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Monthly Dose of Design: Writing for Digital Platforms

In the third part of the series on the fundamentals of how to design a digital platform, we'll be covering how to write effective copy. Learn the distinctions between standard print versus digital copy, and key skills to implement strong copy on your own.

In the previous two articles, we’ve explored the fundamentals of how to design a digital platform for research purposes. We’ve already covered Wireframing and User Interface Design. This month we’re discussing how to write copy so it’s an effective design asset for digital research platforms. 

What’s the Difference Between Writing Copy for Print and Digital?

The difference between writing for print and digital platforms lies in how information is read. 

 Reading print:

  • Is often for leisure
  • Involves less distractions than reading on digital 
  • Copy flows in a linear format from the top to bottom

Reading on digital platforms:

  • Is often a task-driven activity –  instructions or gathering information
  • Has many distractions with pictures and moving parts
  • Has multiple-direction reading formats (back and forth between pages and navigation menus)

Digital platform copy exists to guide and inform. It’s a direct line of communication between your platform and your user. Therefore, digital copy must simply deliver information to your user that’s easy to understand at a glance.

Why are Digital Copywriting Skills Important for Researchers?

Effective digital copywriting is integral to your digital platform’s user experience, user interface and overall usability. Users have shorter attention spans than ever. If your copy is overcomplicated and difficult to understand, users will struggle to navigate your platform and quickly lose interest. This will result in poor insights from participants or poor client engagement (depending on the platform’s purpose).

Resultantly, you must consider four things when writing copy for digital platforms:

  • Purpose
    • You must consider the purpose of your copy. What is its aim? And how is it aiding your users in reaching their goal?
  • Simplicity
    • When writing for digital platforms, simplicity is key. This is because digital readers are easily distracted due to there being buttons to click on, progress bars and animations
  • Tonality
    • Central to having the correct tone is knowing your audience. For example, for a sample of B2B finance professionals, your tonality should be more serious and formal vs. a youth sample which should be simple and lighthearted
  • Length
    • Your copy’s length will vary based on your audience and subject matter. Remember that regardless of how long or short your copy is, make sure you are effectively getting your point across
  • Visual Hierarchy
    • The copy is a key visual asset of your user interface. Often users scan online content looking for the most relevant sections to them. Consequently, you need to correctly ‘signpost’ content. For example:
      • Headlines must be the largest text elements on the page
      • Subheaders should be the smaller but still impactful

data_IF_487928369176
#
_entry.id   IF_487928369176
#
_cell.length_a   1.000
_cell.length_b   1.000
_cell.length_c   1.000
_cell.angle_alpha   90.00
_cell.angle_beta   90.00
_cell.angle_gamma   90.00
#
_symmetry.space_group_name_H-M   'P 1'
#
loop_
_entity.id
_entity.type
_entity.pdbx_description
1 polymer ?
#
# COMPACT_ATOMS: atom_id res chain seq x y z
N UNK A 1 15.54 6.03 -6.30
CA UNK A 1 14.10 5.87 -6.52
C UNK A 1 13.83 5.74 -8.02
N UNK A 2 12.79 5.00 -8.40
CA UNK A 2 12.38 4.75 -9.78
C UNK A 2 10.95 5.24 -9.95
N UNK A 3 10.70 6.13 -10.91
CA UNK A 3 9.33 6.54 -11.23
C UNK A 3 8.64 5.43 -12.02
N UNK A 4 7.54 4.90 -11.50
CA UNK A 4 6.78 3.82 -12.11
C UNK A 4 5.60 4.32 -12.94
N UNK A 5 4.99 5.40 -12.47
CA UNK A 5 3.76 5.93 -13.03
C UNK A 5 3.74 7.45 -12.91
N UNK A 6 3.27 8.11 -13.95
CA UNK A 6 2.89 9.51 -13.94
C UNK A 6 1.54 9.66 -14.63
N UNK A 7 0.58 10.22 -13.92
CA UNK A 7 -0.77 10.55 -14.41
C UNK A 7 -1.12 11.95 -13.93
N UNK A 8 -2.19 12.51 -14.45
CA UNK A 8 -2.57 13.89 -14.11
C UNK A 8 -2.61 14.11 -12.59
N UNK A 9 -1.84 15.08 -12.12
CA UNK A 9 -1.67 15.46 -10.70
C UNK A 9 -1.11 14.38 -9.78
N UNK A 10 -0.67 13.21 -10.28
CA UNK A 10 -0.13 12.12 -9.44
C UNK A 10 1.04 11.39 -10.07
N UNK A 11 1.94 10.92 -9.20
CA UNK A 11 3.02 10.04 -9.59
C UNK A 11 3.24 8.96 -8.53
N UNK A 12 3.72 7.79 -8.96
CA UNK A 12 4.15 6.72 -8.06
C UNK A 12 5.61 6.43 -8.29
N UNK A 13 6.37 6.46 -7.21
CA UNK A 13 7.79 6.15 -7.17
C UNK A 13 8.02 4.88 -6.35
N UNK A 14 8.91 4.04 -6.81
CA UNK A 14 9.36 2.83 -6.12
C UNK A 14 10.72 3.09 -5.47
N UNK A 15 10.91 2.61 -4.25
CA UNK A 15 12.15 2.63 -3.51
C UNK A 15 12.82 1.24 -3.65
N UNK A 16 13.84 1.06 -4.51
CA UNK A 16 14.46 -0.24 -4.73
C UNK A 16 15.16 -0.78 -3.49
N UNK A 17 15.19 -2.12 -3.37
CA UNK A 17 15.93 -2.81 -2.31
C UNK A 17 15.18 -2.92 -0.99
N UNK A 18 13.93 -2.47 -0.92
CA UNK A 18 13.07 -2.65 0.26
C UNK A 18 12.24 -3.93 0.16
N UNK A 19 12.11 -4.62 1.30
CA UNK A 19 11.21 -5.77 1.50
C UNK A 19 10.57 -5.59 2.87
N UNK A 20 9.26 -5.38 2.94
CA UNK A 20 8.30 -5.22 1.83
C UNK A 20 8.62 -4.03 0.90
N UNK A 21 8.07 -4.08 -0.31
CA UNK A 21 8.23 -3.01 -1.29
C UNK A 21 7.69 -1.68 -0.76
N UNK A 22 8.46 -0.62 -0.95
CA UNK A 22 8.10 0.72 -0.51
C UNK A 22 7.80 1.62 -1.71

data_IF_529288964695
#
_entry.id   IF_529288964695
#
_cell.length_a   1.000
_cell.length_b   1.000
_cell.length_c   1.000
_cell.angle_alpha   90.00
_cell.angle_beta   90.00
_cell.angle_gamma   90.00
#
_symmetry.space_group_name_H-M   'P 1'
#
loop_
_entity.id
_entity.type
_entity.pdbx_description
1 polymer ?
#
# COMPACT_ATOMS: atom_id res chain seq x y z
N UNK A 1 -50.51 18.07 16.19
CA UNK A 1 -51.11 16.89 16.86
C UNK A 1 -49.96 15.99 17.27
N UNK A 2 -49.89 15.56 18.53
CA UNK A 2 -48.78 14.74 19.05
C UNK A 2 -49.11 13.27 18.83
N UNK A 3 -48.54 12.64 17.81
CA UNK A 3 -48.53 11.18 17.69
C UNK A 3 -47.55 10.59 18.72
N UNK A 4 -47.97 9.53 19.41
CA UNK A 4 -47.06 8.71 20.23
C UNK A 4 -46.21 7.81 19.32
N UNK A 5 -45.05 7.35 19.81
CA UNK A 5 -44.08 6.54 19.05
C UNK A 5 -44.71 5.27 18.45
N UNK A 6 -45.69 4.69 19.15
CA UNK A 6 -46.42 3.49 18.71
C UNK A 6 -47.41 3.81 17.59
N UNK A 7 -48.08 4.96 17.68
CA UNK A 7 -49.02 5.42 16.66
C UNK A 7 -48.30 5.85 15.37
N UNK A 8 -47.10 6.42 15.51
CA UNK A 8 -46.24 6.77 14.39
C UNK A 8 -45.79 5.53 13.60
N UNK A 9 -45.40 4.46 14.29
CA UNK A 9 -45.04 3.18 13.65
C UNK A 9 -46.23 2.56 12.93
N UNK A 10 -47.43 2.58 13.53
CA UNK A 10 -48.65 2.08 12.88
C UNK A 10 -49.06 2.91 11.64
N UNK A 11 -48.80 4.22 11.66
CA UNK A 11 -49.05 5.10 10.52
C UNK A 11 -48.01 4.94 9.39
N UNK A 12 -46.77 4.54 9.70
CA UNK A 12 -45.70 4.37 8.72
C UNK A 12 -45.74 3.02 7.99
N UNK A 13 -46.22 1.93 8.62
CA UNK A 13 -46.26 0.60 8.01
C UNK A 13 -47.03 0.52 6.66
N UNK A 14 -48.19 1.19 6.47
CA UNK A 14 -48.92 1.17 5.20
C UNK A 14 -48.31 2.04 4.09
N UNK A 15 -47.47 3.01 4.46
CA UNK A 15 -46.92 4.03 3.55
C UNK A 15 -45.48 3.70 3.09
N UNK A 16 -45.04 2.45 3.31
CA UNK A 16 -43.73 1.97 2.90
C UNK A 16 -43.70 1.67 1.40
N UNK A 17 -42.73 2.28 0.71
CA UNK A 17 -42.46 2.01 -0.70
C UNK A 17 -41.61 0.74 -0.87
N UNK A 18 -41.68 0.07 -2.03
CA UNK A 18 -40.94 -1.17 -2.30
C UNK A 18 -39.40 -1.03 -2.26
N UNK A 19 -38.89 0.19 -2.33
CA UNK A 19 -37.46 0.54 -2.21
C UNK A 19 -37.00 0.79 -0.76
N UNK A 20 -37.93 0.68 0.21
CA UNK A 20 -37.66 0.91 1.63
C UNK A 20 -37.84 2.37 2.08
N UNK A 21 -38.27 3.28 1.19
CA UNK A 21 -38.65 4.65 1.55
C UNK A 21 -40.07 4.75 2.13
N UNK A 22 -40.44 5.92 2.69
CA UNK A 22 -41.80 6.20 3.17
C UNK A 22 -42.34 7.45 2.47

• Body copy is typically the longest piece of text 
      • Footers should be the smallest in size. This signals it’s the least important information on the page

With your copy now sorted, it’s time to concentrate on microcopy!

What is Microcopy?

Microcopy is generally smaller copy that consists of 1-3 words, or a short phrase, compared to regular copy which is a lot longer. It refers to the instructional text that guides you on a website or app. Microcopy nudges the user to complete tasks. Such tasks can include subscribing, purchasing, filling in a form or sharing a product or service.  Call to actions (CTAs), buttons, notifications, error messages and menus are Microcopy. Their main purpose is to help your user navigate the user interface.

Here are 4 key considerations when writing your UX microcopy:

  • Keep it concise
    • Less is always more. Keep your copy simple, catchy and to the point. This means users can intuitively reach their end goal. Additionally, avoid technical jargon – users don’t have extensive knowledge of web design or mechanics
  • Set the scene
    • Context is key for microcopy, it subconsciously guides your users and helps them reach their end goal.
  • Take Action
    • Microcopy often takes the form of CTAs. These are usually 1-2 words or short phrases that are designed to make your user immediately respond and do something. Therefore, make this tone authoritative, clear and action-based
  • Authenticity
    • Authenticity is what designers call “dark UX”. This is a term deemed to mislead and send users into tasks not intended as written. This damages the experience of the user. Be truthful about what is written and do not intentionally manipulate users by leading them on

For example, a button can be written as “You have completed the survey” but when users click on that hoping to have finished and receive a reward, they could be sent to another section which task them to complete another 3 more questions about themselves.


Next month is the last in our series of how to design a digital platform for research purposes, we will be focusing on Interaction Design.

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